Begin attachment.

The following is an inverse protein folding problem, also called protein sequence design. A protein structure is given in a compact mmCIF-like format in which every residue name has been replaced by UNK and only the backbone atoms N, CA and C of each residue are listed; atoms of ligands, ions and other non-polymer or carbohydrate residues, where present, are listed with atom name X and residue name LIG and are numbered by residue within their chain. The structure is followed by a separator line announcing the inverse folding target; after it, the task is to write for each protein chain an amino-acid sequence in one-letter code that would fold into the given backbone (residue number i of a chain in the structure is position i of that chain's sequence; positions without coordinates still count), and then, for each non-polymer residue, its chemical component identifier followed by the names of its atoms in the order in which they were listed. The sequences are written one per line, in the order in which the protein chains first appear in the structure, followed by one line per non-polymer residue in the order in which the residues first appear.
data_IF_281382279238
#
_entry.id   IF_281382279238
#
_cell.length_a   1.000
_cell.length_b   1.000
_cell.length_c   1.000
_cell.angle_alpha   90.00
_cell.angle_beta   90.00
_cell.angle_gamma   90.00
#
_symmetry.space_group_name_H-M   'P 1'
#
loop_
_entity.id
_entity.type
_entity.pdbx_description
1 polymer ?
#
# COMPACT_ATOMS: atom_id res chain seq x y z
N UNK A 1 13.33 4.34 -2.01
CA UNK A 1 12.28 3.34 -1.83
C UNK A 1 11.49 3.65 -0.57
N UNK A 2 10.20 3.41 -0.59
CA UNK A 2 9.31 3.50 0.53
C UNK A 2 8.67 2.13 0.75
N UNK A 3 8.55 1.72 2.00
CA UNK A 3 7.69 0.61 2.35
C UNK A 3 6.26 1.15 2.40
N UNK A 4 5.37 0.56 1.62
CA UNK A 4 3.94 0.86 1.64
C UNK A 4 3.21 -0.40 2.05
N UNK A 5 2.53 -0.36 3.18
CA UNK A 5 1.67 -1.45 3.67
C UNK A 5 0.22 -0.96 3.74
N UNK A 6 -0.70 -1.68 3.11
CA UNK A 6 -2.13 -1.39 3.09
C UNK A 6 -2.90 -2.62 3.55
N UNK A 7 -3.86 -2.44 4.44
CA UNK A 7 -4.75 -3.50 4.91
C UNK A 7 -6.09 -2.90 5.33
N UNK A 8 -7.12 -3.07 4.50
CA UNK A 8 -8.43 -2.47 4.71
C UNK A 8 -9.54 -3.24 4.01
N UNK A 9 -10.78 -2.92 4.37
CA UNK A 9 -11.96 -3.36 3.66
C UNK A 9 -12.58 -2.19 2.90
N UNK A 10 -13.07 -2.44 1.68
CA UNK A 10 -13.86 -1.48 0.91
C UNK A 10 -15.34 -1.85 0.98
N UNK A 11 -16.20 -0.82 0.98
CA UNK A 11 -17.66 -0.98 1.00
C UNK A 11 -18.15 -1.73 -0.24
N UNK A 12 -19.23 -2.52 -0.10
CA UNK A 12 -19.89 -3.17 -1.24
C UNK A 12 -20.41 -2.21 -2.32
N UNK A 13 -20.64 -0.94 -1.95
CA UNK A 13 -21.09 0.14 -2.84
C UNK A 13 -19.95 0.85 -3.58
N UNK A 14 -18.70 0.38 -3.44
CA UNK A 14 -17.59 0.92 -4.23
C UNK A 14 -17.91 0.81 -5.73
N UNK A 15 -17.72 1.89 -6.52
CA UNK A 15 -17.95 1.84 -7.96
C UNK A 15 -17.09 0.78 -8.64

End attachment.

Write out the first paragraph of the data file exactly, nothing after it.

The following is an inverse protein folding problem, also called protein sequence design. A protein structure is given in a compact mmCIF-like format in which every residue name has been replaced by UNK and only the backbone atoms N, CA and C of each residue are listed; atoms of ligands, ions and other non-polymer or carbohydrate residues, where present, are listed with atom name X and residue name LIG and are numbered by residue within their chain. The structure is followed by a separator line announcing the inverse folding target; after it, the task is to write for each protein chain an amino-acid sequence in one-letter code that would fold into the given backbone (residue number i of a chain in the structure is position i of that chain's sequence; positions without coordinates still count), and then, for each non-polymer residue, its chemical component identifier followed by the names of its atoms in the order in which they were listed. The sequences are written one per line, in the order in which the protein chains first appear in the structure, followed by one line per non-polymer residue in the order in which the residues first appear.